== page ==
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Medication Treatments for ADHD - Busiprone (BuSpar) in Treating ADHD

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hp-adhd-300Busiprone (BuSpar) is a relatively new anti-anxiety medication which shows some promise in treating ADHD when psychostimulant medications are not effective or their side effects cannot be tolerated. It can also "potentiate" benefits of the serotonergic antidepressants. The side-effects of Busoprone are often better tolerated than those of other medications used for ADHD. It should always be remembered, that for reasons still not fully understood, every individual responds differently and uniquely to a specific medication. The effective administration of a specific medication for any psycho-neurological condition will still - and most likely will for quite some time - remain an art, rather than a science.

For adults with ADHD, it has been noted that women with ADHD often report especially severe PMS, and their spouses and children may be very troubled by their exceptional irritability and impatience during this time of the month. Medications such as BuSpar are often extremely effective in relieving PMS symptoms.

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Transdermal Patch Formulation of Anti-Anxiety Medication Holds Promise For Treating Hyperactive Children
C. Keith Conners, Ph.D.
Professor of Medical Psychology
Duke University Medical Center

Administration through a skin patch developed by Sano Corporation of a widely used anti-anxiety medication may provide a safe and effective treatment alternative for children with attention deficit hyperactivity disorder (ADHD), according to the results of a pilot study presented at a National Institute of Mental Health conference by Duke University researchers.

The drug buspirone (BuSpar) was administered to a group of 32 children with ADHD using a new transdermal (through the skin) delivery technology. The transdermal buspirone patch is not yet commercially available and will require completion of current trials as well as the necessary FDA review and approvals.

Following the eight-week, open-label study, 70-80% of patients treated were rated by parents and teachers as "much improved or very much improved," according to study-leader C. Keith Conners, Ph.D., Professor of Medical Psychology at Duke University Medical Center. "The treatment was well liked by parents and well tolerated by the patients in the study - important considerations in evaluating prospective therapies for ADHD," said Dr. Conners.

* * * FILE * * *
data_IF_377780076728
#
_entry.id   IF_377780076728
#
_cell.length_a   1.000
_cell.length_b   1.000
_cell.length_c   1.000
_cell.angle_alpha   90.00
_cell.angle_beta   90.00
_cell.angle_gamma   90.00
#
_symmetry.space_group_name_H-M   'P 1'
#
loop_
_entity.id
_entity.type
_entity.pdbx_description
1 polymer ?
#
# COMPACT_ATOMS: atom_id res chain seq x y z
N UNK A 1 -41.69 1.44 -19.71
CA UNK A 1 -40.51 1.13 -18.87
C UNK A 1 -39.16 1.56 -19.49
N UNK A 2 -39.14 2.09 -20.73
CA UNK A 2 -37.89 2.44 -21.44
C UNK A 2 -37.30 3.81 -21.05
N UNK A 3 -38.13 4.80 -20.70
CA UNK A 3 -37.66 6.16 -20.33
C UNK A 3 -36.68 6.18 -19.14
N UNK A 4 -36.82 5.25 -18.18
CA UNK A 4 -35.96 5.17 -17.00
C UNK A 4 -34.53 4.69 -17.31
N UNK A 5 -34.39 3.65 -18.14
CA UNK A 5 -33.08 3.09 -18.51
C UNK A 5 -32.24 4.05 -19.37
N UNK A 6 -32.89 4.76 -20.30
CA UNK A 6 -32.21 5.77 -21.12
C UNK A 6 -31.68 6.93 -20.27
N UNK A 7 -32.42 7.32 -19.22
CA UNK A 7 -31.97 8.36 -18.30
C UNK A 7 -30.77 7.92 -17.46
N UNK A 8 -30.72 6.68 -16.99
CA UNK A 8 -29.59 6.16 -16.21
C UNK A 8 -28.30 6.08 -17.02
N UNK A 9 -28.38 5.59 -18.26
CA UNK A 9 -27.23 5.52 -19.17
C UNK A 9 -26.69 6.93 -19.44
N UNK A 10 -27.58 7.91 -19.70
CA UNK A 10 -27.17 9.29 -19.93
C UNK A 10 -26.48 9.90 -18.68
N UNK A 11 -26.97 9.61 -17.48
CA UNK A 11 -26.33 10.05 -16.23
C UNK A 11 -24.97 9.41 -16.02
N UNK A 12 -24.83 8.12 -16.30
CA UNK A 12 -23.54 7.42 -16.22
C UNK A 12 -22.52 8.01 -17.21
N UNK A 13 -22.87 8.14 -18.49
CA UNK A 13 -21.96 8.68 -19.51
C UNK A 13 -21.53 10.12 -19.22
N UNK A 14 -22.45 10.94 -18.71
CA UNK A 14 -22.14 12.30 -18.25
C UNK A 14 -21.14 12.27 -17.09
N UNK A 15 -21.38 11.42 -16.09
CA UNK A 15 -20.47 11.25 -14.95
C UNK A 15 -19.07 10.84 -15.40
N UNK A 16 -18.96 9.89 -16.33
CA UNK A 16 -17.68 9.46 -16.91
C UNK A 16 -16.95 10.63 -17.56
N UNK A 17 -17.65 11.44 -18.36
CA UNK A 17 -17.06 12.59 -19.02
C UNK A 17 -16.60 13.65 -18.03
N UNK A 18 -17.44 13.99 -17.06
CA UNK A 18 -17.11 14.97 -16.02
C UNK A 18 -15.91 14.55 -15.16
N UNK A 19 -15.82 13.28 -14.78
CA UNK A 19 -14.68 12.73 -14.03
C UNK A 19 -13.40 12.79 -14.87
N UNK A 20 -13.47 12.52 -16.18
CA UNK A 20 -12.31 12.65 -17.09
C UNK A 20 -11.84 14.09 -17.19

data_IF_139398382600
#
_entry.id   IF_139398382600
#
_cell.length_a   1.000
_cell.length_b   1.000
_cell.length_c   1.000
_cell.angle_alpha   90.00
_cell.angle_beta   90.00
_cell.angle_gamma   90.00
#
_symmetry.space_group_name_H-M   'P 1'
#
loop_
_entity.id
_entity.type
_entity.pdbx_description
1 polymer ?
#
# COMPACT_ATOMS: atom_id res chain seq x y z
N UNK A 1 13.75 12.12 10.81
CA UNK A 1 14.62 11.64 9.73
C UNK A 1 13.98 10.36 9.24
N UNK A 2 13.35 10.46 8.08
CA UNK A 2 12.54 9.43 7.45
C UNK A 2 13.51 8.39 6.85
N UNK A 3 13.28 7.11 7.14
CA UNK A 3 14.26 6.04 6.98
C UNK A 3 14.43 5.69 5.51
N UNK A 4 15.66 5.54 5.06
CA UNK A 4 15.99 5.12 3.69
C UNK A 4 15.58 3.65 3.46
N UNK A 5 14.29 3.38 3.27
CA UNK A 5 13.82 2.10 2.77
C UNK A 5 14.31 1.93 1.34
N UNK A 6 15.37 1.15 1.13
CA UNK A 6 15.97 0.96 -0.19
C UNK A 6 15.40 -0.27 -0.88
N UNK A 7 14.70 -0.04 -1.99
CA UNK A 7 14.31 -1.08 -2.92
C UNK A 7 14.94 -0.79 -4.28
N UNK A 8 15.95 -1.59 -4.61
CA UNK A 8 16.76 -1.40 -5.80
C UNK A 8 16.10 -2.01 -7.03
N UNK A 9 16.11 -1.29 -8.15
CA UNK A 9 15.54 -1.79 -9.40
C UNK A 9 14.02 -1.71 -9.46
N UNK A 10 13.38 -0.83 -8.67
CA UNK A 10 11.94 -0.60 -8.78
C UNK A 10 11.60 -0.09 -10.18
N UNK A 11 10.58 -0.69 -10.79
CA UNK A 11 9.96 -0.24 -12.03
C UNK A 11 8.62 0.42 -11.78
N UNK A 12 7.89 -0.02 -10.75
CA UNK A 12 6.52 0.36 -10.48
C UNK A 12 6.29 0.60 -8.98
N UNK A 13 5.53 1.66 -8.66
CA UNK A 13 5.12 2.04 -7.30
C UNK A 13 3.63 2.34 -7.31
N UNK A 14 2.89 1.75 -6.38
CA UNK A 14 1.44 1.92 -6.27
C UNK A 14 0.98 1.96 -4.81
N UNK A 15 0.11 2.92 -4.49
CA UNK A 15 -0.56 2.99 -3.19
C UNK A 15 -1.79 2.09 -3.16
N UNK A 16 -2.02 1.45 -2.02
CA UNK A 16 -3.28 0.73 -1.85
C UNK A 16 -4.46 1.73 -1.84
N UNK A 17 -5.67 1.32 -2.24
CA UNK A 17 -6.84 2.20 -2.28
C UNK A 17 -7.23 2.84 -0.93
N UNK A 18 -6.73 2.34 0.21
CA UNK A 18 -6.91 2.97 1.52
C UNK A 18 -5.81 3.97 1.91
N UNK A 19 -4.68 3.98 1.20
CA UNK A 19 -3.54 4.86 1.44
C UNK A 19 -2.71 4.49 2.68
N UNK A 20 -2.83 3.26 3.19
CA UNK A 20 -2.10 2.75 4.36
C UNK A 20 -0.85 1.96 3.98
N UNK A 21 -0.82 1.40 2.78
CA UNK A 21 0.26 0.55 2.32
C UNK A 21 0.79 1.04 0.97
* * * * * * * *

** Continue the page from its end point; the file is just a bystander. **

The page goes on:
He noted that the results of transdermal buspirone evaluated in the phase II trial suggest that the therapy may offer several benefits for treatment of ADHD in children. Unlike oral medications that must be taken repeatedly at home and school, the transdermal patch is applied once each morning, relieving children and their caregivers of the daily responsibility and stigma of pill-taking.

Oral medications are frequently metabolized in the liver. In the drugs currently used to treat hyperactivity and attention deficit disorder this so-called "first-pass metabolism" releases active drug components erratically, creating fluctuations which increase the risk of inconsistent control of symptoms.

"The main difference is that oral drugs' side effects are associated with their peak level in thebloodstream, which is higher than their therapeutic level," Dr. Conners noted. "If you can reduce these peak levels, you can avoid a lot of adverse effects." He said that this may help account for the tolerability of the transdermal buspirone noted in the study.

The study looked at boys and girls aged 8-12 years who were physically healthy and had been diagnosed with ADHD. Two eight-child groups wore low- dose skin patches measuring either 2.5 cm2 or 5 cm2. Two high-dose groups of eight children began the treatment period with skin patches measuring 10 cm2 or 20 cm2. Patches were replaced daily. The high-dose skin patches were increased in size every 10 days.

According to Dr. Conners, the study demonstrated a relationship between dose and effect. That is, the two high-dose groups showed improvement in terms of clinical global impairment ratings by parents and teachers, while the low-dose groups showed less improvement. He characterized the side effect profile as mild and well tolerated.
The adverse effects reported were mild or moderate in severity and included insomnia (15.6%), reaction at the site of the patch (12.5%), headache (9.4%), and increased activity level (9.4%). There was one severe headache. The next steps in evaluating the therapy will be the analysis of placebo-controlled efficacy studies currently underway.

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